Daily Wire 15 May 2017Family First Comment: We warned that once something is redefined once, there will be no stopping further redefinitions. Unfortunately…. we were right.http://www.protectmarriage.org.nzApparently, people are now marrying themselves. Well, more specifically, sad, bitter feminists with a millennial-like flare for narcissism are marrying themselves after sticking it to The Patriarchy by choosing to put their careers ahead of their personal lives.In the new, sad trend called “sologamy,” women are committing themselves to themselves with their own wedding ceremony. These women, such as self-styled “sologamist” Erika Anderson, throw on a white gown, invite their close friends and family and marry themselves in a legally nonbinding way.“I would describe it as women saying yes to themselves,” Anderson, 37, told WUSA9. “It means that we are enough, even if we are not partnered with someone else.“You’re worth it!” added the feminist.Anderson tied the knot to herself in New York City and advocates for the self-marriage lifestyle.“Anderson said she grew tired of people asking why she was still single. So, in front of family and friends she married herself,” notes WUSA9.The trend has grown within the United States and has even gone international.READ MORE: http://www.dailywire.com/news/16451/sologamy-apparently-people-are-marrying-themselves-amanda-prestigiacomo
The Batesville 7th Grade Volleyball team won against Franklin County in three games: 25-24, 23-25, and 15-10. The girls fought very hard for this win. Elena Kuisel was the leading server with 2 aces and 10 good serves. Following was Kaylie Raver with 8 good serves, Margaret Wilson with 4 aces and 5 good serves, Annie Shane had one ace and 5 good serves, Sydney Slavin had two aces, and Kaylin Hinners had 5 good serves. Sara Lamping and Taylor Blanton added 1 good hit each. Laura Schwegman and Renee’ Lecher added good passes to help the team in their win! Their record is 2-3. Courtesy of Bulldogs Coach Megan Werner.The BMS 8th Grade Volleyball team came back from a game 1 loss to Franklin County to win 19-25, 25-21, 15-14. In game 2 & 3 they were more aggressive at the net. Cayman Werner led all hitters with 9 kills. Jadyn Harrington, Samantha Kessens, and Kaitlyn Sarringhaus each had 3 kills. Tiffany Hawker added one kill. Laney Walsman & Isabelle Westerfeld were strong at the net, even though they did not earn a kill. Werner led all servers with 9 points including 3 aces. Kessens added 7 points, including 2 aces. Hawker added 4 points to help seal the win. Courtesy of Bulldogs Coach Angie Ehrman.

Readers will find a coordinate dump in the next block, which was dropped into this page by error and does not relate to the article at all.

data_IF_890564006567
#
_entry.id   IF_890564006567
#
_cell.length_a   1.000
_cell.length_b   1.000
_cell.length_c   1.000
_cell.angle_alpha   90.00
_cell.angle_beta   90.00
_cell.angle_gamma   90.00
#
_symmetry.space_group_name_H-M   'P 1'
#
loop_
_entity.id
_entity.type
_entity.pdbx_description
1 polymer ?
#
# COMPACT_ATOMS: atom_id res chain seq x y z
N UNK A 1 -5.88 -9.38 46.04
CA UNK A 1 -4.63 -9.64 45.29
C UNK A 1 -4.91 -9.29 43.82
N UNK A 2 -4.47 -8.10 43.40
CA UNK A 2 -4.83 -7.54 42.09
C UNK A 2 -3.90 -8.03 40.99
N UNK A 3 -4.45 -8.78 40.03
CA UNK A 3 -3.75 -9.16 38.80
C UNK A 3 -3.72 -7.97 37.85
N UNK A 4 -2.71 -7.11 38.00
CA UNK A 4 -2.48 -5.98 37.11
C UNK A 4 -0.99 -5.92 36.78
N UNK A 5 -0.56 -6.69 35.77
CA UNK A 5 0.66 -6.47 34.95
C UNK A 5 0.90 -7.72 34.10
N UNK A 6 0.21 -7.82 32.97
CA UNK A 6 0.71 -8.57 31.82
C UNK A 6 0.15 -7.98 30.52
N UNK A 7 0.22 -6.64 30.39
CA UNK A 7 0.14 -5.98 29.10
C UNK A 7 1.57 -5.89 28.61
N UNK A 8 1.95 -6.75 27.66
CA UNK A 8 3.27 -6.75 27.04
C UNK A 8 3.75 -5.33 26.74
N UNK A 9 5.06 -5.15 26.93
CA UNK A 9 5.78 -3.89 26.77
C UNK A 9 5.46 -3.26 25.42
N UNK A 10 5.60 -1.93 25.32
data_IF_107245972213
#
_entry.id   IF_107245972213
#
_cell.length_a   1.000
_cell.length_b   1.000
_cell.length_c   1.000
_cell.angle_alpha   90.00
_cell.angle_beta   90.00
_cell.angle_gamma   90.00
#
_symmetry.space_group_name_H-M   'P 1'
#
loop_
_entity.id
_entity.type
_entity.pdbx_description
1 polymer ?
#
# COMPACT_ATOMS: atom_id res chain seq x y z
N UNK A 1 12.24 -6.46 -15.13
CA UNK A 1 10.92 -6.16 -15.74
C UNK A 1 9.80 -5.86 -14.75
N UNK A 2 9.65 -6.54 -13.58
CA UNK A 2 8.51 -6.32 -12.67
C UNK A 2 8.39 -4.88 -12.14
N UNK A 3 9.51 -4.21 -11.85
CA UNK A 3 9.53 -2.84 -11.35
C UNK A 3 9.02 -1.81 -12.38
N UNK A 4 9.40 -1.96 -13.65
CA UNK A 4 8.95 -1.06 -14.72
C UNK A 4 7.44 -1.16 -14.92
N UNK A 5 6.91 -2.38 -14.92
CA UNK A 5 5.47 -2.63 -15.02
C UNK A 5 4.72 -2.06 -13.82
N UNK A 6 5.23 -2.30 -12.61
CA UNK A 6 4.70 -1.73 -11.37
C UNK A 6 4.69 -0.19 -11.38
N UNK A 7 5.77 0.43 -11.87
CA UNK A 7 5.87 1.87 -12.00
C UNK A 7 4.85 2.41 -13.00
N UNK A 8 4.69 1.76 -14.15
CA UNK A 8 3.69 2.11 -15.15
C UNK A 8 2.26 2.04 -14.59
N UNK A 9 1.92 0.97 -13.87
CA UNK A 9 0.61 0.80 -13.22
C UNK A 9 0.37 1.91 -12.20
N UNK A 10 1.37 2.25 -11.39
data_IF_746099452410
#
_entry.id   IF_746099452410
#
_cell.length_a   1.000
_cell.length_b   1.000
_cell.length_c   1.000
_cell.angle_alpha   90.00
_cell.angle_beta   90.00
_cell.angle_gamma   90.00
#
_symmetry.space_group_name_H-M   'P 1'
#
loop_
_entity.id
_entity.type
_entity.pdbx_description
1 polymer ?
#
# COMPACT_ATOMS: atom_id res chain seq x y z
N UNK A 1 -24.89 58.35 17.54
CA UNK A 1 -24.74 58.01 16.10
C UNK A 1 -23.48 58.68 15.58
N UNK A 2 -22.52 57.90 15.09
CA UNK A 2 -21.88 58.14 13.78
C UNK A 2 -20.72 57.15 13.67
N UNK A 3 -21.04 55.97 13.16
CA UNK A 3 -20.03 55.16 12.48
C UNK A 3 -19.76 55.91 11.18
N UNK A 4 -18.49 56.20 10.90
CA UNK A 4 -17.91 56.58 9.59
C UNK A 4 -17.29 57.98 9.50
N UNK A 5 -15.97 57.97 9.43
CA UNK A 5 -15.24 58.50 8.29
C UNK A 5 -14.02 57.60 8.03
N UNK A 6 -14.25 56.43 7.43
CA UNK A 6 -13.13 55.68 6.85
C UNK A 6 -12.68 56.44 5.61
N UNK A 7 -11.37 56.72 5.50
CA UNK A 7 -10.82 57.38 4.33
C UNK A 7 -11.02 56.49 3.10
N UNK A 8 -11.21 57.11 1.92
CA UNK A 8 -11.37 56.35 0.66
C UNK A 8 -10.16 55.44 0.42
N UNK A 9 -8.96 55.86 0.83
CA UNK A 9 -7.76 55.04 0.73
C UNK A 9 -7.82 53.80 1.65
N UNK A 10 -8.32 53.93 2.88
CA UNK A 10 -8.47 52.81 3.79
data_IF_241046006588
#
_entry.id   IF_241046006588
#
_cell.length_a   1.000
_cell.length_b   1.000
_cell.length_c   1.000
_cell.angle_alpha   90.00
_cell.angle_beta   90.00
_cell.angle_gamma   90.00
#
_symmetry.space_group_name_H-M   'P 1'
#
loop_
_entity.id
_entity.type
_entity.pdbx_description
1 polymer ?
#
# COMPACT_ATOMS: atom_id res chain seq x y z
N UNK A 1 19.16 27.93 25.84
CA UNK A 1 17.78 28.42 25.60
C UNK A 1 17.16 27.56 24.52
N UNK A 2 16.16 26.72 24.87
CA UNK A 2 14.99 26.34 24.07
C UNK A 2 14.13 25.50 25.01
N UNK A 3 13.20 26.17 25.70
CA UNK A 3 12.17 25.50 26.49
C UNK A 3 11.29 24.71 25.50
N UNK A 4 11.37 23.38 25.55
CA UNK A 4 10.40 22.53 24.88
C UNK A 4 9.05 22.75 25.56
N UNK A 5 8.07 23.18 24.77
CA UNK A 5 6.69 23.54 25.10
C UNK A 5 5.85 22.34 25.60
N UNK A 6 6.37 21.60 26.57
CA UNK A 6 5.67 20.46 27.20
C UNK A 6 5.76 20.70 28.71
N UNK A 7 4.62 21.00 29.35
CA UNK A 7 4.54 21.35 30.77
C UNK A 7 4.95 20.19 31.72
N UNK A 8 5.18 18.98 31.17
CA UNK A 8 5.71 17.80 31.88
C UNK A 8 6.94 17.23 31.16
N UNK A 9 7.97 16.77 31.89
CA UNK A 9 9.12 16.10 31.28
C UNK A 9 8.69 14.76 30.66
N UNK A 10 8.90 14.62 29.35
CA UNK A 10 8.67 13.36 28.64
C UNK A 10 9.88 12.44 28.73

Loading… Juventus midfielder Miralem Pjanic has told Paris Saint-Germain the only club he wants to join this summer is Barcelona. https://www.instagram.com/p/CAGGuz5qa4D/ That is according to Thursday’s front page of El Mundo Deportivo, which reports that Pjanic told PSG sporting director Leonardo he was not interested in a move to the French capital. French media outlet RMC Sport are convinced that the Bosnian international will be on the move this summer and said that the Parisians and the Blaugrana were the two teams leading the chase. It follows on from a report in The Guardian last week saying that Chelsea also wanted the Turin-based player and were negotiating a player-exchange deal with midfielder Jorginho. There have been suggestions that Barca and Juve are hopeful of a convoluted swap deal which would see Arthur Melo move the other way for Pjanic, but Arthur may have no desire for such a move.Advertisement Promoted Content7 Of The Wealthiest Universities In The World9 Actors Who Stay Famous For That One Movie They Did 10 Years AgoWho Earns More Than Ronaldo?These TV Characters Left The Show And It Just Got Better8 Superfoods For Growing Hair Back And Stimulating Its Growth6 Interesting Ways To Make Money With A DroneEver Thought Of Sleeping Next To Celebs? This Guy Will Show YouThe Best Cars Of All TimeThe Very Last Bitcoin Will Be Mined Around 2140. Read More20 Facts That’ll Change Your Perception Of “The Big Bang Theory”Playing Games For Hours Can Do This To Your Body10 Risky Jobs Some Women Do Read Also: Premier League: Two Chelsea stars pen new deals “We are talking to Barça as we do with many important clubs because it will be a difficult summer,” Juventus head of transfers Fabio Paratici told Sky Sports last month, as cited by Diario Sport. Arthur’s reluctance at leaving the Blaugrana may now mean Juve look elsewhere as a destination for Pjanic. FacebookTwitterWhatsAppEmail分享 Arthur has a contract with the club until the summer of 2024 with a €400m release clause, while transfermarkt gives him a market value of €70m.